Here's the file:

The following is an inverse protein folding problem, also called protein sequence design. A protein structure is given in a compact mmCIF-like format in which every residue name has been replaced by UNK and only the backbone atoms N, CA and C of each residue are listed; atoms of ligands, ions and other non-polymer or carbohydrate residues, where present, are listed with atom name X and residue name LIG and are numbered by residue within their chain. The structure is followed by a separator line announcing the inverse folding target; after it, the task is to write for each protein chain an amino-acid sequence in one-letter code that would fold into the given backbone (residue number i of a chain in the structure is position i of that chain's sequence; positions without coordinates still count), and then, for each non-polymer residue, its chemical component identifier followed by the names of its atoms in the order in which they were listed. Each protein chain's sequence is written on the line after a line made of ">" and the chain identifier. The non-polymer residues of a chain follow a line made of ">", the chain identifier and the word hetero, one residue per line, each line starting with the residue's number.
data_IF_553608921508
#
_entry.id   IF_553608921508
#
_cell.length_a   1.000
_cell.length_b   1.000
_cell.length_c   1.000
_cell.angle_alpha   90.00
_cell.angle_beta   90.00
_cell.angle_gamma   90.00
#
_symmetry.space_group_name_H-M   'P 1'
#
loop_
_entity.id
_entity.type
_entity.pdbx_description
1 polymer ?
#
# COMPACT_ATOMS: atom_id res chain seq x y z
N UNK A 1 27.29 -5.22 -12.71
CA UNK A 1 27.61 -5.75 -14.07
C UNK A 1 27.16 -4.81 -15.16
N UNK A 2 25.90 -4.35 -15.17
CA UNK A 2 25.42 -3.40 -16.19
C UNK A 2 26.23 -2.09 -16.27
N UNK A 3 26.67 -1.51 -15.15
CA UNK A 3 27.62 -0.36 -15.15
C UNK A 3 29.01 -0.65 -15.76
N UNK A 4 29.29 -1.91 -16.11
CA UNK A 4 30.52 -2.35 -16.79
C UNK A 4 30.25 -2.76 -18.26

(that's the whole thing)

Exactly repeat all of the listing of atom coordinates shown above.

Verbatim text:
The following is an inverse protein folding problem, also called protein sequence design. A protein structure is given in a compact mmCIF-like format in which every residue name has been replaced by UNK and only the backbone atoms N, CA and C of each residue are listed; atoms of ligands, ions and other non-polymer or carbohydrate residues, where present, are listed with atom name X and residue name LIG and are numbered by residue within their chain. The structure is followed by a separator line announcing the inverse folding target; after it, the task is to write for each protein chain an amino-acid sequence in one-letter code that would fold into the given backbone (residue number i of a chain in the structure is position i of that chain's sequence; positions without coordinates still count), and then, for each non-polymer residue, its chemical component identifier followed by the names of its atoms in the order in which they were listed. Each protein chain's sequence is written on the line after a line made of ">" and the chain identifier. The non-polymer residues of a chain follow a line made of ">", the chain identifier and the word hetero, one residue per line, each line starting with the residue's number.
data_IF_553608921508
#
_entry.id   IF_553608921508
#
_cell.length_a   1.000
_cell.length_b   1.000
_cell.length_c   1.000
_cell.angle_alpha   90.00
_cell.angle_beta   90.00
_cell.angle_gamma   90.00
#
_symmetry.space_group_name_H-M   'P 1'
#
loop_
_entity.id
_entity.type
_entity.pdbx_description
1 polymer ?
#
# COMPACT_ATOMS: atom_id res chain seq x y z
N UNK A 1 27.29 -5.22 -12.71
CA UNK A 1 27.61 -5.75 -14.07
C UNK A 1 27.16 -4.81 -15.16
N UNK A 2 25.90 -4.35 -15.17
CA UNK A 2 25.42 -3.40 -16.19
C UNK A 2 26.23 -2.09 -16.27
N UNK A 3 26.67 -1.51 -15.15
CA UNK A 3 27.62 -0.36 -15.15
C UNK A 3 29.01 -0.65 -15.76
N UNK A 4 29.29 -1.91 -16.11
CA UNK A 4 30.52 -2.35 -16.79
C UNK A 4 30.25 -2.76 -18.26